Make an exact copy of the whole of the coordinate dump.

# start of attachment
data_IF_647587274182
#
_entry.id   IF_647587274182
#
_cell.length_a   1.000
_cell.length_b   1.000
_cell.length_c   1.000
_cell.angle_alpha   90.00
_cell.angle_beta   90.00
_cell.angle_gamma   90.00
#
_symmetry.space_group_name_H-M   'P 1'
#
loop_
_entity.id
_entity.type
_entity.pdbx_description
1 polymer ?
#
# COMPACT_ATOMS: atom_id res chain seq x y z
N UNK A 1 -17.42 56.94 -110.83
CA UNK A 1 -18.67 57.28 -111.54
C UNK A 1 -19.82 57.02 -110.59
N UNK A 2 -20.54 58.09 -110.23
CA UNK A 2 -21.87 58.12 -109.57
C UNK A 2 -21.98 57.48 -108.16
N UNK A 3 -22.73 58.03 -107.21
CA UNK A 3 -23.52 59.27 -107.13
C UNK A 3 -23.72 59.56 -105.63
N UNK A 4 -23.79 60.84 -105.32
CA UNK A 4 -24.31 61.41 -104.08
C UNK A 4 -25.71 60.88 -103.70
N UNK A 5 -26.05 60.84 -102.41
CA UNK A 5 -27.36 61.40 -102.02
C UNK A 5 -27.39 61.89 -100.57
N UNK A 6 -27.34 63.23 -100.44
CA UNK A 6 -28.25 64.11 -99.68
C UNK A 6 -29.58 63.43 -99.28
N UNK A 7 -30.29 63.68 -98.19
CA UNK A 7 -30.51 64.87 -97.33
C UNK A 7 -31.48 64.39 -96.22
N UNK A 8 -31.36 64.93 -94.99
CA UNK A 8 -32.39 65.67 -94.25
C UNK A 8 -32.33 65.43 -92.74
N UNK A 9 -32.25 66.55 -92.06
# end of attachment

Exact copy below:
data_IF_647587274182
#
_entry.id   IF_647587274182
#
_cell.length_a   1.000
_cell.length_b   1.000
_cell.length_c   1.000
_cell.angle_alpha   90.00
_cell.angle_beta   90.00
_cell.angle_gamma   90.00
#
_symmetry.space_group_name_H-M   'P 1'
#
loop_
_entity.id
_entity.type
_entity.pdbx_description
1 polymer ?
#
# COMPACT_ATOMS: atom_id res chain seq x y z
N UNK A 1 -17.42 56.94 -110.83
CA UNK A 1 -18.67 57.28 -111.54
C UNK A 1 -19.82 57.02 -110.59
N UNK A 2 -20.54 58.09 -110.23
CA UNK A 2 -21.87 58.12 -109.57
C UNK A 2 -21.98 57.48 -108.16
N UNK A 3 -22.73 58.03 -107.21
CA UNK A 3 -23.52 59.27 -107.13
C UNK A 3 -23.72 59.56 -105.63
N UNK A 4 -23.79 60.84 -105.32
CA UNK A 4 -24.31 61.41 -104.08
C UNK A 4 -25.71 60.88 -103.70
N UNK A 5 -26.05 60.84 -102.41
CA UNK A 5 -27.36 61.40 -102.02
C UNK A 5 -27.39 61.89 -100.57
N UNK A 6 -27.34 63.23 -100.44
CA UNK A 6 -28.25 64.11 -99.68
C UNK A 6 -29.58 63.43 -99.28
N UNK A 7 -30.29 63.68 -98.19
CA UNK A 7 -30.51 64.87 -97.33
C UNK A 7 -31.48 64.39 -96.22
N UNK A 8 -31.36 64.93 -94.99
CA UNK A 8 -32.39 65.67 -94.25
C UNK A 8 -32.33 65.43 -92.74
N UNK A 9 -32.25 66.55 -92.06